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I would like to know if it's possible to convert at string like "102.33, 220.44" to an double[] in C and if so how it's done?

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closed as not a real question by Mitch Wheat, Corbin, Kerrek SB, ouah, Mahmoud Al-Qudsi Nov 3 '12 at 2:30

It's difficult to tell what is being asked here. This question is ambiguous, vague, incomplete, overly broad, or rhetorical and cannot be reasonably answered in its current form. For help clarifying this question so that it can be reopened, visit the help center.If this question can be reworded to fit the rules in the help center, please edit the question.

what have you tried? – Mitch Wheat Nov 3 '12 at 0:38
Yes, it's possible. – Hot Licks Nov 3 '12 at 0:41
I upvoted this question because noobs need help with simple questions, and I'll stick to my guns unless/until someone points out the exact question which this one duplicates. One of SO's stated aims is to be the gathering place of choice for noobs and gurus alike. Mind you... I also upvoted that narky "Yes, it's possible" comment, because that's my sense of humour... extra dry! – corlettk Nov 3 '12 at 2:13
Your main error here was in not breaking down the problem into its constituent problems. You need to first break the string into its two substrings, then parse each substring to extract the number. If you don't "get" this general concept of how to "break down" a problem you're going to have a lot of trouble. – Hot Licks Nov 3 '12 at 11:49

One way is to use strtok with ' ' and ',' as delimiters, and strtod to convert each token to a double, which can then be stored in an array. You should be able to do it with a few minor modifications to this sample code for strtok:

int main ()
  char str[] ="- This, a sample string.";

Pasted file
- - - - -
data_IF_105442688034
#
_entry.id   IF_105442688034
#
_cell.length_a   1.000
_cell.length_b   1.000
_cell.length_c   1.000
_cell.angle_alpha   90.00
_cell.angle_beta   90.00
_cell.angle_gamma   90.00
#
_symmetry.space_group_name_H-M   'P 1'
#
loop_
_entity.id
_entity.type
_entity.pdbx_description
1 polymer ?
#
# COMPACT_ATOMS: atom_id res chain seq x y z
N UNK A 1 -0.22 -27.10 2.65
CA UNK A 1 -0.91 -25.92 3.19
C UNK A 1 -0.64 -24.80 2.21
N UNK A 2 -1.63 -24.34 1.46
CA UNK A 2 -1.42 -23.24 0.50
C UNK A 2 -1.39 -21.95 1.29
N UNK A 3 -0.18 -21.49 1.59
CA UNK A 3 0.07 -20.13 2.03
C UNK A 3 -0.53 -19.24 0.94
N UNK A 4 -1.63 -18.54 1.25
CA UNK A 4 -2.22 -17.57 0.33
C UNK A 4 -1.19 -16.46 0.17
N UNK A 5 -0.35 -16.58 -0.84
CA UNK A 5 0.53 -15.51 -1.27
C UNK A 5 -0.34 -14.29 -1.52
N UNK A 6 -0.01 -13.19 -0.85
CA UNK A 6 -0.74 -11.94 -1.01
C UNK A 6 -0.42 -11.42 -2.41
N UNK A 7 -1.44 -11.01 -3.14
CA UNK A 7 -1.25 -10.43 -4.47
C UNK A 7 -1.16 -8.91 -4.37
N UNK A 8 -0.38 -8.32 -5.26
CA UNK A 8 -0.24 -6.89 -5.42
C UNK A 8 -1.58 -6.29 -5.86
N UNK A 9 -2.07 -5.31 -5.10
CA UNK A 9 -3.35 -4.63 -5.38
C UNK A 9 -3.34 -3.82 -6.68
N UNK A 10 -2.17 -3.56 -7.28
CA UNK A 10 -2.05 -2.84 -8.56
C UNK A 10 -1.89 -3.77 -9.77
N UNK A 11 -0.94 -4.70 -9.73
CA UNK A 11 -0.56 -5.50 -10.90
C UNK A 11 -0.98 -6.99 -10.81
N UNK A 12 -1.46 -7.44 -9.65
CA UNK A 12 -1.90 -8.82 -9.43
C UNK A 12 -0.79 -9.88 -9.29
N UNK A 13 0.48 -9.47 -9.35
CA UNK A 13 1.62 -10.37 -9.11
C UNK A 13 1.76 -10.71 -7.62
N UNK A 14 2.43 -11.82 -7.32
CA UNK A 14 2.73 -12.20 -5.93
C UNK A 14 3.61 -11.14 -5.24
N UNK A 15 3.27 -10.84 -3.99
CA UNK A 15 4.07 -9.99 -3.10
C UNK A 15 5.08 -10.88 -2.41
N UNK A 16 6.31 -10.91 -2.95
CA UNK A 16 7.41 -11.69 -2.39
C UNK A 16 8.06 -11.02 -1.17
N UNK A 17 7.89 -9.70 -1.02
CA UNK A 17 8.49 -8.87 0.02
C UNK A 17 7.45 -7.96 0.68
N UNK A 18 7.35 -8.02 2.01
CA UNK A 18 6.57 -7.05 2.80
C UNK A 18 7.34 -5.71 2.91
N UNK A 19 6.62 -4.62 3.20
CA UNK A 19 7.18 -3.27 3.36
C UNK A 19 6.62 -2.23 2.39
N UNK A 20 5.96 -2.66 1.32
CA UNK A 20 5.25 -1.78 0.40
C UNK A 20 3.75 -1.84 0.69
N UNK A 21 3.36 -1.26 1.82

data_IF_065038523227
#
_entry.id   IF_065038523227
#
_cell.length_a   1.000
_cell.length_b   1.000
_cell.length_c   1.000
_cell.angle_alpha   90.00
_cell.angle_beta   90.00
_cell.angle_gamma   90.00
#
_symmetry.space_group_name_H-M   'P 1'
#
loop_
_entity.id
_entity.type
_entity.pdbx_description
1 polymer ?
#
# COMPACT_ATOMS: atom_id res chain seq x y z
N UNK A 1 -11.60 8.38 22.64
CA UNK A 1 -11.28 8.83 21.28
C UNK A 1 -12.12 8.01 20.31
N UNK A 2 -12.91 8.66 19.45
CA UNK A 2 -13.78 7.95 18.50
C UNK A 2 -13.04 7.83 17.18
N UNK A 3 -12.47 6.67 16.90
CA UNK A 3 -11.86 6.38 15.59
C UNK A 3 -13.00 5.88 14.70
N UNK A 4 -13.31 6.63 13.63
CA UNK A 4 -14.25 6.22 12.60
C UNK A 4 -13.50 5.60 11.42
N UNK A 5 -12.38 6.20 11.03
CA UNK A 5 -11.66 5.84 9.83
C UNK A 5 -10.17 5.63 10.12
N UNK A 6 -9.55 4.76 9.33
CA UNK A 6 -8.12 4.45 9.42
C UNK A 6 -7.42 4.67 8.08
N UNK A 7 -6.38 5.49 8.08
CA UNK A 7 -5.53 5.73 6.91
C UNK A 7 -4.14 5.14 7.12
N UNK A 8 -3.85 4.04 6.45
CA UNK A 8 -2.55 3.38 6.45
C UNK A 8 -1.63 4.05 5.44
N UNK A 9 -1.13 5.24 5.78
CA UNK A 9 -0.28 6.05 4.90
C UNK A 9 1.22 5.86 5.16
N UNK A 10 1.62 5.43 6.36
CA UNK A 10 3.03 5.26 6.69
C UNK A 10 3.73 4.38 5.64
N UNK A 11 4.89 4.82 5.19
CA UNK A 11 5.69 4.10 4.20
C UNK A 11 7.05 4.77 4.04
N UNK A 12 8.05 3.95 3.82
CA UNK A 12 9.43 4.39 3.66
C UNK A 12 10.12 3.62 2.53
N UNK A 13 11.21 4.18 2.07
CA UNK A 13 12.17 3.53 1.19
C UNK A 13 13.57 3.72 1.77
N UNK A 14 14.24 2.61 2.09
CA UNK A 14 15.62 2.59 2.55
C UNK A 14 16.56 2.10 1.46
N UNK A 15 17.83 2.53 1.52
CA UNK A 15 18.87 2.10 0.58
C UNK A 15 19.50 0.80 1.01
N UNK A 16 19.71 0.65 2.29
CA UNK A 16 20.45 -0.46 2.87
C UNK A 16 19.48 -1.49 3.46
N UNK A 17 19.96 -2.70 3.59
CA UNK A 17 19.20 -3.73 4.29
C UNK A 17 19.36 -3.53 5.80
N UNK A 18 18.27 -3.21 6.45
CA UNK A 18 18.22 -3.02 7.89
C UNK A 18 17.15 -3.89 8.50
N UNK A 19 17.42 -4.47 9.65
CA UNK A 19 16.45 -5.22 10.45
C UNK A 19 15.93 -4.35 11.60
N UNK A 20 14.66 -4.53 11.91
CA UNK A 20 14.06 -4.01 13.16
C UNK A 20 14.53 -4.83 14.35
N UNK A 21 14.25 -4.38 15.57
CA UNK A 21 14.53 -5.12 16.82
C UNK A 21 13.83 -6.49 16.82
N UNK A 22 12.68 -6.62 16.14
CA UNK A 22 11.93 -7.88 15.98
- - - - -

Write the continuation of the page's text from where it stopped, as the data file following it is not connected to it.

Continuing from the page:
char * pch;
  printf ("Splitting string \"%s\" into tokens:\n",str);
  pch = strtok (str," ,.-");
  while (pch != NULL)
    printf ("%s\n",pch);
    pch = strtok (NULL, " ,.-");
  return 0;
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Look out! Most implementations of strtok throw a SIG11 given a null input string... best to test for it (even if YOU don't need it, to keep your code portable). and (now that I think of it) many implementations of strtok also SIGSEG on "token not found"... so sscanf is usually the more reliable alternative. – corlettk Nov 3 '12 at 2:17
I've used strtok with NULL as the first input with gcc and Visual Studio alright, but sscanf seems like a more versatile alternative and doesn't need to be called in two different ways like the above. – 1'' Nov 3 '12 at 4:52

You can use sscanf or strtod (strtok is not necessary). If you want to get at the next number in the string (ie. the 220.44 in your example) you are best using strtod to get the first number and then skip the comma and repeat.

#include <stdio.h>
#include <stdlib.h>

int main(void)
    char *p;
    double val;
    char str[] = "  102.33, 220.44";

    int n = sscanf(str, "%lf", &val);
    printf ("Value = %lf  sscanf returned %d\n", val, n);

    val = strtod(str, &p);
    printf ("Value = %lf  p points to: '%s'\n", val, p);

    return 0;
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